night club

Spiking: an age-old threat with no end in sight

A young woman from the UK shares her experiences surrounding spiking

Safety and crimeCurrent eventsSocial Issues
By VoiceBox ·

Aubrey (not her real name)

A young writer from the UK

Spiking: an age-old threat with no end in sight

Spiking is a fear instilled in us from a young age. As you grow up, you hear tales of spiking from your relatives & family friends; tales spanning decades and generational differences, but nonetheless, tales with darkness at its core. Turning 18 (or 21 if you’re in the US) should be an exciting time. It’s a step closer to adulthood, to the sophistication and maturity so many of us dream of as awkward teens. But becoming old enough to visit bars or nightclubs is somewhat daunting. I remember preparing for my first time going ‘out-out’. My mother worried the whole day, reminding me to watch my drink what seemed like every 5 minutes, even though I wasn’t heading out until 10pm. She recounted her one and only experience in a nightclub back in her early 20s. She had been spiked and ended up in hospital. To this day she’s not sure how, as she went out with a group of friends, and there was always someone watching the table, but unfortunately, if people intend to spike you, they always seem to find a way. Something I learned from experience.

Despite my mother’s reluctance for me to hit the town, I went on my merry way, and thus, began years of watching my drink. A rather irritating necessity while you’re trying to dance with your girlfriends; only made more aggravating when a quick scan of the room reveals men don’t seem too bothered about keeping an eye on theirs. But no matter how iron-clad my grip has been over the years; I’ve still been spiked. In the 6 years since I turned 18, I’ve had two confirmed spiking incidents. There were others, my friends and I are convinced, due to being incredibly unwell after one drink - left with no memory of the night before.

Not that a confirmed case means much, unfortunately. It really means a brief visit to the hospital, and, in my experience, no follow-up action from the venue nor law enforcement. It appears spiking isn’t taken as seriously as it should be. Sure, if people are caught, they’ll probably get arrested, but it’s incredibly difficult to catch these people. Spiking can happen in seconds. It can be incredibly smooth. It’s often rehearsed, and predators are known to work in groups to get away with it. It’s such a sophisticated crime that women have had to go above and beyond to guarantee their safety. Not the venues, nor law enforcement, but women. Inventions such as ‘drink spiking prevent scrunchies’ and ‘SipChips’ are becoming increasingly common, and while they may provide us peace of mind, it’s just not enough.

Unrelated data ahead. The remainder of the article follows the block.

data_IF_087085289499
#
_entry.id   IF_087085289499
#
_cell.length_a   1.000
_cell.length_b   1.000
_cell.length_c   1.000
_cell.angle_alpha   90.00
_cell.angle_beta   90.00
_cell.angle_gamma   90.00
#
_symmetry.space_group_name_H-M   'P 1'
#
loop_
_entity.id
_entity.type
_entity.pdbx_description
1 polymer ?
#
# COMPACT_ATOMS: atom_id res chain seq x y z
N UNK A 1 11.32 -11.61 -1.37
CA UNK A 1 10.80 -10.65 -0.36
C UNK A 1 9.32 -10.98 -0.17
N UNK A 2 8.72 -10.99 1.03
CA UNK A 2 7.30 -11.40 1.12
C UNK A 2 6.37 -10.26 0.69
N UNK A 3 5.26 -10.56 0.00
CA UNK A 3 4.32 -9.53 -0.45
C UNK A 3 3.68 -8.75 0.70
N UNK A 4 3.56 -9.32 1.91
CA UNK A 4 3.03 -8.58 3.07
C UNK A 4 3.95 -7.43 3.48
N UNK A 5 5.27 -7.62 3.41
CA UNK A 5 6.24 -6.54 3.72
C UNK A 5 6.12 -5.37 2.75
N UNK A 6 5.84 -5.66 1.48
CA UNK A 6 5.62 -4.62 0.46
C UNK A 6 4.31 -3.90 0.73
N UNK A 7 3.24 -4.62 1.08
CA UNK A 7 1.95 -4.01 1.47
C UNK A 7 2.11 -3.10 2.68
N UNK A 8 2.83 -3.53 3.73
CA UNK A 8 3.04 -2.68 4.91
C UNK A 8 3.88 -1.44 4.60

Spiking via injection made headlines in 2021, and for myself and my friends, that was the final straw. We cancelled our plans in the hype of it and are still incredibly cautious when we go out. Honestly, it’s not the same anymore and we’d much rather stay at home. After years of watching our drinks, to go out (in a planned long-sleeved top) only to return home to check our clothing for needle entry-points, is just disheartening. Is it worth it? A friend of a friend was a victim of this new method, and they were hospitalised. It’s scary. It’s terrifying to think; even if we adapt to protect ourselves, purchasing these anti-spiking products, there will always be a way to harm us. These perpetrators will do anything to get away with it, and once there are deterrents for needle-spiking, another method of intoxication will be introduced. 

Spiking needs to be taken much more seriously. In society, in venues, and within law enforcement. This should not be a growing pain for women around the world. This should not be expected, and any stigma surrounding spiking must be eradicated. 

I don’t know the solution, but I do know that I’ll keep watching my friends’ drinks and wearing long-sleeved clothing for the foreseeable. That’s if I even go out.

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